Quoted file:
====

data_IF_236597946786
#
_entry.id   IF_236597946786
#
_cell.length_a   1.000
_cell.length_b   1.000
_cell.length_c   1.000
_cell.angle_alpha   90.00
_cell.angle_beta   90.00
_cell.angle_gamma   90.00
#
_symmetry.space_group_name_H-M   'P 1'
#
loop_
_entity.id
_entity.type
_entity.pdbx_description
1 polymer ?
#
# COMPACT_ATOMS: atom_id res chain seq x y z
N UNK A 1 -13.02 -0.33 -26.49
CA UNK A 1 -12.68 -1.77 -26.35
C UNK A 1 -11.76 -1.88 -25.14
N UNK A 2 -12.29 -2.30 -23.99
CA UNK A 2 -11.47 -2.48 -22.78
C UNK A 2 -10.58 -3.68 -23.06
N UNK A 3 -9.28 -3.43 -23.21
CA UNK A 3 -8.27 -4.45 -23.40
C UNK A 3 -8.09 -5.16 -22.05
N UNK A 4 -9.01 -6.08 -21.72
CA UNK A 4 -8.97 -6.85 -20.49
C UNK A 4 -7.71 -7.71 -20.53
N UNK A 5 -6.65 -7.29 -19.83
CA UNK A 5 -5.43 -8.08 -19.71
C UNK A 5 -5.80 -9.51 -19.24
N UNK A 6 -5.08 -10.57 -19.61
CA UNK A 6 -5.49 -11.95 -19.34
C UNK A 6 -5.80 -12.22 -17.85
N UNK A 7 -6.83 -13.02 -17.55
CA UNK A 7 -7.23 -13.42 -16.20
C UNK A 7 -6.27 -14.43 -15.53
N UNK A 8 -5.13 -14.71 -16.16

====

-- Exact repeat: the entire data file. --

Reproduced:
data_IF_236597946786
#
_entry.id   IF_236597946786
#
_cell.length_a   1.000
_cell.length_b   1.000
_cell.length_c   1.000
_cell.angle_alpha   90.00
_cell.angle_beta   90.00
_cell.angle_gamma   90.00
#
_symmetry.space_group_name_H-M   'P 1'
#
loop_
_entity.id
_entity.type
_entity.pdbx_description
1 polymer ?
#
# COMPACT_ATOMS: atom_id res chain seq x y z
N UNK A 1 -13.02 -0.33 -26.49
CA UNK A 1 -12.68 -1.77 -26.35
C UNK A 1 -11.76 -1.88 -25.14
N UNK A 2 -12.29 -2.30 -23.99
CA UNK A 2 -11.47 -2.48 -22.78
C UNK A 2 -10.58 -3.68 -23.06
N UNK A 3 -9.28 -3.43 -23.21
CA UNK A 3 -8.27 -4.45 -23.40
C UNK A 3 -8.09 -5.16 -22.05
N UNK A 4 -9.01 -6.08 -21.72
CA UNK A 4 -8.97 -6.85 -20.49
C UNK A 4 -7.71 -7.71 -20.53
N UNK A 5 -6.65 -7.29 -19.83
CA UNK A 5 -5.43 -8.08 -19.71
C UNK A 5 -5.80 -9.51 -19.24
N UNK A 6 -5.08 -10.57 -19.61
CA UNK A 6 -5.49 -11.95 -19.34
C UNK A 6 -5.80 -12.22 -17.85
N UNK A 7 -6.83 -13.02 -17.55
CA UNK A 7 -7.23 -13.42 -16.20
C UNK A 7 -6.27 -14.43 -15.53
N UNK A 8 -5.13 -14.71 -16.16